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DECISION MAKING Decision-making is an intellectual process which involves selection of one course of action out of many alternatives.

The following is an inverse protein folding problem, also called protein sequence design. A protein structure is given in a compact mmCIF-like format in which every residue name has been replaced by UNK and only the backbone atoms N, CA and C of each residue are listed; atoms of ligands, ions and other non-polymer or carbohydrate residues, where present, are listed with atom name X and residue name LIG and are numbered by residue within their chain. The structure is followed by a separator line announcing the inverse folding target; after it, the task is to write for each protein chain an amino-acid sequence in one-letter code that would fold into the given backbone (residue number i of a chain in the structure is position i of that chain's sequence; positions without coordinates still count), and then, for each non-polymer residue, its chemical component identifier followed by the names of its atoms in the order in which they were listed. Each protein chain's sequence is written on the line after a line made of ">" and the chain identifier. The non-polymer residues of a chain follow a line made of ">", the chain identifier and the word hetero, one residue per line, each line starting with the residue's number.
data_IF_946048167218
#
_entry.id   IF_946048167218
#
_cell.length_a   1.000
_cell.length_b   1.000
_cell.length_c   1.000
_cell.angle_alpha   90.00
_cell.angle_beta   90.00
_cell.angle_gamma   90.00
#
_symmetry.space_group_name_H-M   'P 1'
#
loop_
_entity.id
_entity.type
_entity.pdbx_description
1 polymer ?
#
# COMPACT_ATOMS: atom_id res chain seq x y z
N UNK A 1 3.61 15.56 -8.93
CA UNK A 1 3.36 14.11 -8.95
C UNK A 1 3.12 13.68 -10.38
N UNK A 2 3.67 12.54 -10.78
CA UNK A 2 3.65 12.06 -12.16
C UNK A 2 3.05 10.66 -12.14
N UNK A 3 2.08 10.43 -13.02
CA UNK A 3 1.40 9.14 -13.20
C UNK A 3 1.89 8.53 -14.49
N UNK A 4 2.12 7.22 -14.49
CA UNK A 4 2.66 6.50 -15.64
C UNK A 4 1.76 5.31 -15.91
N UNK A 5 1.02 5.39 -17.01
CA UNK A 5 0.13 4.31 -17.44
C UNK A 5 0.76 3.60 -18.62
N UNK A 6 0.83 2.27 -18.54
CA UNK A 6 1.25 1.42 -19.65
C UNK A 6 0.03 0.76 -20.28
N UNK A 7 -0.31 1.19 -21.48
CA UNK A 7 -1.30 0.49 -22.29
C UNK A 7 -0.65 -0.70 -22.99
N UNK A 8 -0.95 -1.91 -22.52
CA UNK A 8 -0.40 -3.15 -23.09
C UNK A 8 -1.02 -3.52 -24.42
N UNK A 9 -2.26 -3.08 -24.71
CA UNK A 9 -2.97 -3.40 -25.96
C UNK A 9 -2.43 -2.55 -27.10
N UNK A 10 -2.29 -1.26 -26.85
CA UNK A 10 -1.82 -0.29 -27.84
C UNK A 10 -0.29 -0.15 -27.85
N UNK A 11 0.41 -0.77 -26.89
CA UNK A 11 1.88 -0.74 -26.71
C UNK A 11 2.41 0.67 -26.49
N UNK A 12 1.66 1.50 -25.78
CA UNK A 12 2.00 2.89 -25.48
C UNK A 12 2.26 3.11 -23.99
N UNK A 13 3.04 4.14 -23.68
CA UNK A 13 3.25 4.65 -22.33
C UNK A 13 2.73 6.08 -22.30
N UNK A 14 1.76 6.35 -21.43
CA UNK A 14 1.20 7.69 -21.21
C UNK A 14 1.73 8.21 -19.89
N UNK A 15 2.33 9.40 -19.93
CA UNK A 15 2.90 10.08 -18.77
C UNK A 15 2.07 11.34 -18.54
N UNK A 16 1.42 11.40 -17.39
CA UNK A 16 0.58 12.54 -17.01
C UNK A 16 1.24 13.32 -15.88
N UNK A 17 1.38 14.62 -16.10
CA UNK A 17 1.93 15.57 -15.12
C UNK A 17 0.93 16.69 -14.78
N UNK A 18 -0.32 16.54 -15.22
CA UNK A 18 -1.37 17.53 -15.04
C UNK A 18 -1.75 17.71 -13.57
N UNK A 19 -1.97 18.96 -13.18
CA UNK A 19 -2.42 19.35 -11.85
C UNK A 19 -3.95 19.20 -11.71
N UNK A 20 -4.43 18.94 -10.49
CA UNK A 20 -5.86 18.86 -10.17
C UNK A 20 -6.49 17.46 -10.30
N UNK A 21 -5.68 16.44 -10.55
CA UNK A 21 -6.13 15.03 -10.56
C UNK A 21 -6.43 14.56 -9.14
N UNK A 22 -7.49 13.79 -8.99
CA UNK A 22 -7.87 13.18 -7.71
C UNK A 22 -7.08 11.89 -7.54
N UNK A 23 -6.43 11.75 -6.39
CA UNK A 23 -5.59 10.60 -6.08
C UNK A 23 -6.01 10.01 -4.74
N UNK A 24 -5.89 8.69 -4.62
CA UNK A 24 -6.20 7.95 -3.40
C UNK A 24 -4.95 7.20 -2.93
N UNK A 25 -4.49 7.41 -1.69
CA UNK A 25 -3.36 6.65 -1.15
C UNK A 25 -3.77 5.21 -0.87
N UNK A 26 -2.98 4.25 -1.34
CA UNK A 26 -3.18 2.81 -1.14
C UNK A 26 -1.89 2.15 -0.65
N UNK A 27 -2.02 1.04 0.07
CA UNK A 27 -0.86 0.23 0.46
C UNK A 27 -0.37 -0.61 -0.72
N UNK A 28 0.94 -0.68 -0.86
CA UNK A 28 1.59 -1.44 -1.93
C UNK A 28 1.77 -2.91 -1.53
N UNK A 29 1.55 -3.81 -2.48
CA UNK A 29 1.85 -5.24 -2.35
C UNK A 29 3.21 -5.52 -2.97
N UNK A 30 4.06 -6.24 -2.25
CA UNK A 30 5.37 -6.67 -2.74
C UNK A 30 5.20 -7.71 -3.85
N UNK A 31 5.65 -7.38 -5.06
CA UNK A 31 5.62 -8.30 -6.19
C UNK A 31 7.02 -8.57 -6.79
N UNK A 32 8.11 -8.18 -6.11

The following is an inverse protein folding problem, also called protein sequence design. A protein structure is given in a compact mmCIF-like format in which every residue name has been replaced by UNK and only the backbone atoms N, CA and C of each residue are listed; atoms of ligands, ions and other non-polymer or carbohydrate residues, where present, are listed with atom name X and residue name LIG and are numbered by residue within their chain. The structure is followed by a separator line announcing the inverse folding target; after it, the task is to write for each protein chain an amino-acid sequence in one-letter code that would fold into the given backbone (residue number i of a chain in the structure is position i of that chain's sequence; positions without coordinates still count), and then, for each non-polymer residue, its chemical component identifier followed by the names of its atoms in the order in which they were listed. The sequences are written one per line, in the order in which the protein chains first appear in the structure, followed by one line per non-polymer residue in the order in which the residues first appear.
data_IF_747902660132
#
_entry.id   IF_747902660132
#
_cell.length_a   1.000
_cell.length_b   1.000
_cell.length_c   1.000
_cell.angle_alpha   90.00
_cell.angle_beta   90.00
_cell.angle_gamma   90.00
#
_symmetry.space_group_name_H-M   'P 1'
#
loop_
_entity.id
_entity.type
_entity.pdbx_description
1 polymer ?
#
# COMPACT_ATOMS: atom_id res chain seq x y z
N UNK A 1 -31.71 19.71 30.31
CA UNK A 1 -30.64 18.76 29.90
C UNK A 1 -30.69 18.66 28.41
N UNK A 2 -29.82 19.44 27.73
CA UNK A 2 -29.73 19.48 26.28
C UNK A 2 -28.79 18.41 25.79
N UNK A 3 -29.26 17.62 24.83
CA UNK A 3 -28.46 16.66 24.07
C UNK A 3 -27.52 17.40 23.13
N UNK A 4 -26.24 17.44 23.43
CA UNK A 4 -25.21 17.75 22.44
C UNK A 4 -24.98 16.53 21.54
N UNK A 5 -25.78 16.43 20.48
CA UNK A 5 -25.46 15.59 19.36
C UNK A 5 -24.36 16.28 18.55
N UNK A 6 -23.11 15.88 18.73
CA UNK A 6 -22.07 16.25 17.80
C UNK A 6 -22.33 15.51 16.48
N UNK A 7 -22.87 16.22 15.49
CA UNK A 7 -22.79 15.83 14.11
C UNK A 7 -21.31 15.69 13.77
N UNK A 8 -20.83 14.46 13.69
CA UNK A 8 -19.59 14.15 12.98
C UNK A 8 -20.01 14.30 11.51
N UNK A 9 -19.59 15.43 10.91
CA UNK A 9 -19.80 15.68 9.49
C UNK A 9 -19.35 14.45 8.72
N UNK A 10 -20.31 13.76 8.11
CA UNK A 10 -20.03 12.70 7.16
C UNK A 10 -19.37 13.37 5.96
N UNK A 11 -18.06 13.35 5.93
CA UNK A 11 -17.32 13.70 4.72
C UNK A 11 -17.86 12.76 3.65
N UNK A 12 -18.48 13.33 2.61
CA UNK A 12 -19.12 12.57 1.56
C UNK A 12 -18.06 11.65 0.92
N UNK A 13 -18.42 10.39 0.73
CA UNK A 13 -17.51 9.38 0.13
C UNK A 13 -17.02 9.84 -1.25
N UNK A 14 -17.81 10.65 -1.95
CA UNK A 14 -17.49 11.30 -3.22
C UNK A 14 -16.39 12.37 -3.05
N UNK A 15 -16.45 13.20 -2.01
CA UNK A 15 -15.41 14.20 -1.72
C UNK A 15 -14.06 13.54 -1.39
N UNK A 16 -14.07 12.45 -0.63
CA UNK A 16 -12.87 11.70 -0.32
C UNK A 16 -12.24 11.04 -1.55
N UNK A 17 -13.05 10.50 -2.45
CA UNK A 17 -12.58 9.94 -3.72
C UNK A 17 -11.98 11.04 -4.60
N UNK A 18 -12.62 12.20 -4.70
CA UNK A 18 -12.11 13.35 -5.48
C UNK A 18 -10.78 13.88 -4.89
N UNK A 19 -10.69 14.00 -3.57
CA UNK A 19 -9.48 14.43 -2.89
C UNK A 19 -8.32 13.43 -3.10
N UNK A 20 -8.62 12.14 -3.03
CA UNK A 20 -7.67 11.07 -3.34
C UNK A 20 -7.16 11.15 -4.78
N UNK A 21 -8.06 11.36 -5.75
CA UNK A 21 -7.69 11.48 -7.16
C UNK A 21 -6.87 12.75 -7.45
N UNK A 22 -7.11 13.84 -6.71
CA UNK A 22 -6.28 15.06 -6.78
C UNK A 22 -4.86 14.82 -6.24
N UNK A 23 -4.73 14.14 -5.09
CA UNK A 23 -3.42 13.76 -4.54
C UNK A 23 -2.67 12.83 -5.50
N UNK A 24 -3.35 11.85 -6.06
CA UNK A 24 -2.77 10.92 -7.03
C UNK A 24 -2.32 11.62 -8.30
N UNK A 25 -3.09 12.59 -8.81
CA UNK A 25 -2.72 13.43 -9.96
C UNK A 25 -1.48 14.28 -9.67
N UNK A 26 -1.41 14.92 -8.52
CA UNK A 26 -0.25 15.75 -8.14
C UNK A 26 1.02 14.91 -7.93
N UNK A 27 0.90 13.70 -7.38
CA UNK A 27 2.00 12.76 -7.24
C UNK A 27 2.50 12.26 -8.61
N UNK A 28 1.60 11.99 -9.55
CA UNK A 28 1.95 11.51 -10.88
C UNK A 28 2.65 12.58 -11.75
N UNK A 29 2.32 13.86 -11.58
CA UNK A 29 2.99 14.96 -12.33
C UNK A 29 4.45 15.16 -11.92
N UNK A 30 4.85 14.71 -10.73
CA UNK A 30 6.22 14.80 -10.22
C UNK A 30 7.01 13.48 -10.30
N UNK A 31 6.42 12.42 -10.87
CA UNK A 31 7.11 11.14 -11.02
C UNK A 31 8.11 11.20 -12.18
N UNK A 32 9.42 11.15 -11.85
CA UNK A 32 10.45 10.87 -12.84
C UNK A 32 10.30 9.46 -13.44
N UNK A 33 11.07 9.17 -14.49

A decision may be defined as "a course of action which is consciously chosen from among a set of alternatives to achieve a desired result." It represents a well-balanced judgment and a commitment to action and it is a primary function of management. Decisions are important as they determine both managerial and organizational actions. Decision-making permeates all managerial functions and activities, and is therefore a continuous process. It is an indispensable component of the management process itself. According to Peter Drucker, "Whatever a manager does, he does through decision-making". A manager has to take a decision before acting or before preparing a plan for execution. Moreover, his ability is very often judged by the quality of decisions he takes. Decision making is necessary in planning, organizing, directing, controlling and staffing within an organization. In planning for instance, alternative plans are prepared to meet different possible situations. Out of such alternative plans, the best one (i.e., plan which most appropriate under the available business environment) is selected. Here, the planner has to take correct decision. In the same way, decisions are also made while performing other functions of management such as organizing, directing, staffing, etc. This suggests the importance of decision-making in the whole process of management. The effectiveness of management depends on the quality of decision-making. According to Peter Drucker, it is the top management which is responsible for all strategic decisions such as the objectives of the business, capital expenditure decisions as well as such operating decisions as training of manpower and so on. Without such decisions, no action can take place and naturally the resources would remain idle and unproductive. The managerial decisions should be correct to the maximum extent possible. For this, scientific decision-making is essential. Characteristics of Decision Making 1. Decision making implies choice: Decision making is choosing from among two or more alternative courses of action. Here, planners/ decision-makers have to consider the prevailing business environment and select the promising alternative plan to deal with the business problem effectively. In the decision-making process, information is collected; alternative solutions are decided and considered critically in order to find out the best solution among the available. 2. Continuous activity/process: Decision-making is a continuous and dynamic process. It permeates all organizational activity. Managers have to take decisions on various policy and administrative matters. It is a never ending activity in business management. 3. Mental/intellectual activity: Decision-making is a mental as well as intellectual activity/process and requires knowledge, skills, experience and maturity on the part of decision-maker. It is essentially a human activity.